How do I programmatically force an onchange event on an input?

How do I programmatically force an onchange event on an input?

I've tried something like this:

var code = ele.getAttribute('onchange');

But my end goal is to fire any listener functions, and that doesn't seem to work. Neither does just updating the 'value' attribute.



Create an Event object and pass it to the dispatchEvent method of the element:

var element = document.getElementById('just_an_example');
var event = new Event('change');

This will trigger event listeners regardless of whether they were registered by calling the addEventListener method or by setting the onchange property of the element.

If you want the event to bubble, pass a second argument to the Event constructor:

var event = new Event('change', { bubbles: true });

Information about browser compability:


In jQuery I mostly use:


ugh don't use eval for anything. Well, there are certain things, but they're extremely rare. Rather, you would do this:


Look here for more options:


For some reason ele.onchange() is throwing a "method not found" expception for me in IE on my page, so I ended up using this function from the link Kolten provided and calling fireEvent(ele, 'change'), which worked:

function fireEvent(element,event){
    if (document.createEventObject){
        // dispatch for IE
        var evt = document.createEventObject();
        return element.fireEvent('on'+event,evt)
        // dispatch for firefox + others
        var evt = document.createEvent("HTMLEvents");
        evt.initEvent(event, true, true ); // event type,bubbling,cancelable
        return !element.dispatchEvent(evt);

I did however, create a test page that confirmed calling should onchange() work:

<input id="test1" name="test1" value="Hello" onchange="alert(this.value);"/>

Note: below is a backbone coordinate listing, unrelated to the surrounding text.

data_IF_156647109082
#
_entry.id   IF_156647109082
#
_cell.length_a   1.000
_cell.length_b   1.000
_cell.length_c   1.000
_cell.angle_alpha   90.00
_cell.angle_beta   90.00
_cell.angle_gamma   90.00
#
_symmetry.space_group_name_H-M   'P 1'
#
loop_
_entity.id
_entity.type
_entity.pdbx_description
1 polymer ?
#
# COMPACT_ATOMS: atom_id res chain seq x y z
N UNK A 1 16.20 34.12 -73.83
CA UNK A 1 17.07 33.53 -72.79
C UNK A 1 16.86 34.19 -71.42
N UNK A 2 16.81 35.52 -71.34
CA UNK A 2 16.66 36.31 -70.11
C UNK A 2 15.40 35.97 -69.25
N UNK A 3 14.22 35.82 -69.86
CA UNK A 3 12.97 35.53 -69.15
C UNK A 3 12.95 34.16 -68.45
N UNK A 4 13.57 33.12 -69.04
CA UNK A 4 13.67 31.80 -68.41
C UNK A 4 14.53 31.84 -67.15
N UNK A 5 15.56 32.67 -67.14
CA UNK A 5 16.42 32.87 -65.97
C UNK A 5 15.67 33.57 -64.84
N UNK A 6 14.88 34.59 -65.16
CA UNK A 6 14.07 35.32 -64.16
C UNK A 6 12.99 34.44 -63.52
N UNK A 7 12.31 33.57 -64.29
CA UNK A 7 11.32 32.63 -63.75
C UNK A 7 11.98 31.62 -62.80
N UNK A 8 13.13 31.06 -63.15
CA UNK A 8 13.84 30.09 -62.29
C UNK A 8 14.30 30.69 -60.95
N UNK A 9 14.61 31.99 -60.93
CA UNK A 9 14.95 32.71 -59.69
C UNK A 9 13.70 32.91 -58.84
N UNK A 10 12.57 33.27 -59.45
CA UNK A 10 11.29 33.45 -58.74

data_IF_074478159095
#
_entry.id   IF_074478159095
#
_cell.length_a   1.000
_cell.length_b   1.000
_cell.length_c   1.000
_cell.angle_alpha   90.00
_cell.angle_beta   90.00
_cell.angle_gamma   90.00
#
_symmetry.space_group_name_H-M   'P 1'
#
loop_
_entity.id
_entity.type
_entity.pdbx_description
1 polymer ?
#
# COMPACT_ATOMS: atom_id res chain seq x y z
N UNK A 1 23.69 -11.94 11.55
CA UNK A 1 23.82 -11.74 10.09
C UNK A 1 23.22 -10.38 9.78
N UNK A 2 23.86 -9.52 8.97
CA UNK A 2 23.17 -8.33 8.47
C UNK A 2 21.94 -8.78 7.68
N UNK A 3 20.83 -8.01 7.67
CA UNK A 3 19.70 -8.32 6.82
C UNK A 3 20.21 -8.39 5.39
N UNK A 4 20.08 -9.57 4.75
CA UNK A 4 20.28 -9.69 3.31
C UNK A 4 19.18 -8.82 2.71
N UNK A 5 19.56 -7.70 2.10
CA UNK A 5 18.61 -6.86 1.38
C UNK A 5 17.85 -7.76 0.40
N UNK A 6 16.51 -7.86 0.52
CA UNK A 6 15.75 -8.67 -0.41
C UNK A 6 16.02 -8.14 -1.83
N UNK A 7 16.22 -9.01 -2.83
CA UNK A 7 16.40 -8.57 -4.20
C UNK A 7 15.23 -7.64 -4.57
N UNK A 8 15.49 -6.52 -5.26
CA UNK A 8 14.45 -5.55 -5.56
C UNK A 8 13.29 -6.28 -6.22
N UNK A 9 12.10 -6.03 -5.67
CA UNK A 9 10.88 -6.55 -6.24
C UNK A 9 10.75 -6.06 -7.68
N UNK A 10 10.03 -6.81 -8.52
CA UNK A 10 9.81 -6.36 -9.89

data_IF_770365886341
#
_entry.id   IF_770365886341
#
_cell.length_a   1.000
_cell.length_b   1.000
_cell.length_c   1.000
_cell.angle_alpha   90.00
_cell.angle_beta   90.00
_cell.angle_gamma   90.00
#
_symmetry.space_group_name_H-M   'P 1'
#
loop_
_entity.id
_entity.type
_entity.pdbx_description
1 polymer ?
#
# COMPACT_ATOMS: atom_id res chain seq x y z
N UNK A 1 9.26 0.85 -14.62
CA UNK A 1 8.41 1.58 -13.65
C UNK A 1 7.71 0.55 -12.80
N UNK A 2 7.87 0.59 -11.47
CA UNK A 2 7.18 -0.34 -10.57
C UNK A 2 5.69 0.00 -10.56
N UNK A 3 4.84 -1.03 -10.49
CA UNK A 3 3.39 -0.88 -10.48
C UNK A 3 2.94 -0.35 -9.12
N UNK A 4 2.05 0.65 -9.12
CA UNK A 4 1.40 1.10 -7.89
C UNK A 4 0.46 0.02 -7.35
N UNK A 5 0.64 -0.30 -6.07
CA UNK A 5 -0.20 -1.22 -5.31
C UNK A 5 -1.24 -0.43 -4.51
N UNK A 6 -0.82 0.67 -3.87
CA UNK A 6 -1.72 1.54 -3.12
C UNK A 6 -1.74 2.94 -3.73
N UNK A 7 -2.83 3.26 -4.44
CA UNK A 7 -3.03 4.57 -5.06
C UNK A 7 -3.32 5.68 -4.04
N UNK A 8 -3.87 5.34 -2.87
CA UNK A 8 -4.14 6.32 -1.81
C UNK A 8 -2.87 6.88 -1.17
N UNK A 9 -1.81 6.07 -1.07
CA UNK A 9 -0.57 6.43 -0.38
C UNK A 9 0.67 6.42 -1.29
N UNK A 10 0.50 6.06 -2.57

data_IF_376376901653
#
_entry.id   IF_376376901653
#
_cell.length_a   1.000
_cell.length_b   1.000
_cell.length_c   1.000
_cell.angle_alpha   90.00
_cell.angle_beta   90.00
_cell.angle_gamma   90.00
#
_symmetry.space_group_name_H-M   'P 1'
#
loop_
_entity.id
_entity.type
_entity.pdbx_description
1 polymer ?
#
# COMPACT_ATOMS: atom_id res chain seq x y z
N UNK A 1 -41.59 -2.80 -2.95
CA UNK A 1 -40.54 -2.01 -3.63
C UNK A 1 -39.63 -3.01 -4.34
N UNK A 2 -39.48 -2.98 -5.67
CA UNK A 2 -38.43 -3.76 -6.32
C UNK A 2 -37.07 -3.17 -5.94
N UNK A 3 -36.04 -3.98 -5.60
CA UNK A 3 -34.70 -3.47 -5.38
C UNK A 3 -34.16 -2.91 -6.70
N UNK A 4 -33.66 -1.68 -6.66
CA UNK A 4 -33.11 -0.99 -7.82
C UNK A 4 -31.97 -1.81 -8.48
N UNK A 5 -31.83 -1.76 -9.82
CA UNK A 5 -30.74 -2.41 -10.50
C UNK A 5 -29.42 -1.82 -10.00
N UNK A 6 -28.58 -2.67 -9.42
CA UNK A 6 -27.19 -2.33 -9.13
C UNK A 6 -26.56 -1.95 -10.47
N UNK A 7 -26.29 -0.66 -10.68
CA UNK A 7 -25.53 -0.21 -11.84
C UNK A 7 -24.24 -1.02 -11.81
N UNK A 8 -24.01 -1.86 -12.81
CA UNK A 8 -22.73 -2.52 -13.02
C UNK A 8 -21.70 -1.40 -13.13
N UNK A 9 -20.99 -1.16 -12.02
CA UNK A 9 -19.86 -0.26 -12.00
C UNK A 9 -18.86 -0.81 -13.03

<input type="button" onclick="document.getElementById('test1').onchange();" value="Say Hello"/>

Edit: The reason ele.onchange() didn't work was because I hadn't actually declared anything for the onchange event. But the fireEvent still works.


Taken from the bottom of QUnit

function triggerEvent( elem, type, event ) {
    if ( $.browser.mozilla || $.browser.opera ) {
        event = document.createEvent("MouseEvents");
        event.initMouseEvent(type, true, true, elem.ownerDocument.defaultView,
            0, 0, 0, 0, 0, false, false, false, false, 0, null);
        elem.dispatchEvent( event );
    } else if ( $.browser.msie ) {

You can, of course, replace the $.browser stuff to your own browser detection methods to make it jQuery independent.

To use this function:

var event;
triggerEvent(ele, "change", event);

This will basically fire the real DOM event as if something had actually changed.


This is the most correct answer for IE and Chrome::


var element = document.getElementById('xxxx');
var evt = document.createEvent('HTMLEvents');
evt.initEvent('change', false, true);

For triggering any event in Javascript.

 document.getElementById("yourid").addEventListener("change", function({
    //your code here

if you're using jQuery you would have:

$('#elementId').change(function() { alert('Do Stuff'); });


$addHandler($get('elementId'), 'change', function(){ alert('Do Stuff'); });

Or in the raw HTML of the element:

<input type="text" onchange="alert('Do Stuff');" id="myElement" />

After re-reading the question I think I miss-read what was to be done. I've never found a way to update a DOM element in a manner which will force a change event, what you're best doing is having a separate event handler method, like this:

$addHandler($get('elementId'), 'change', elementChanged);
function elementChanged(){
  alert('Do Stuff!');
function editElement(){
  var el = $get('elementId');
  el.value = 'something new';

Since you're already writing a JavaScript method which will do the changing it's only 1 additional line to call.

Or, if you are using the Microsoft AJAX framework you can access all the event handlers via:


It'd allow you to do some reflection-style workings to find the right event handler(s) to fire.


Using JQuery you can do the following:

// for the element which uses ID

// for the element which uses class name

If you add all your events with this snippet of code:

//put this somewhere in your JavaScript:
HTMLElement.prototype.addEvent = function(event, callback){
  if(! = {};
  if(![event]){[event] = [];
    var element = this;
    this['on'+event] = function(e){
      var events =[event];
      for(var i=0;i<events.length;i++){
//use like this:
element.addEvent('change', function(e){...});

then you can just use element.on<EVENTNAME>() where <EVENTNAME> is the name of your event, and that will call all events with <EVENTNAME>


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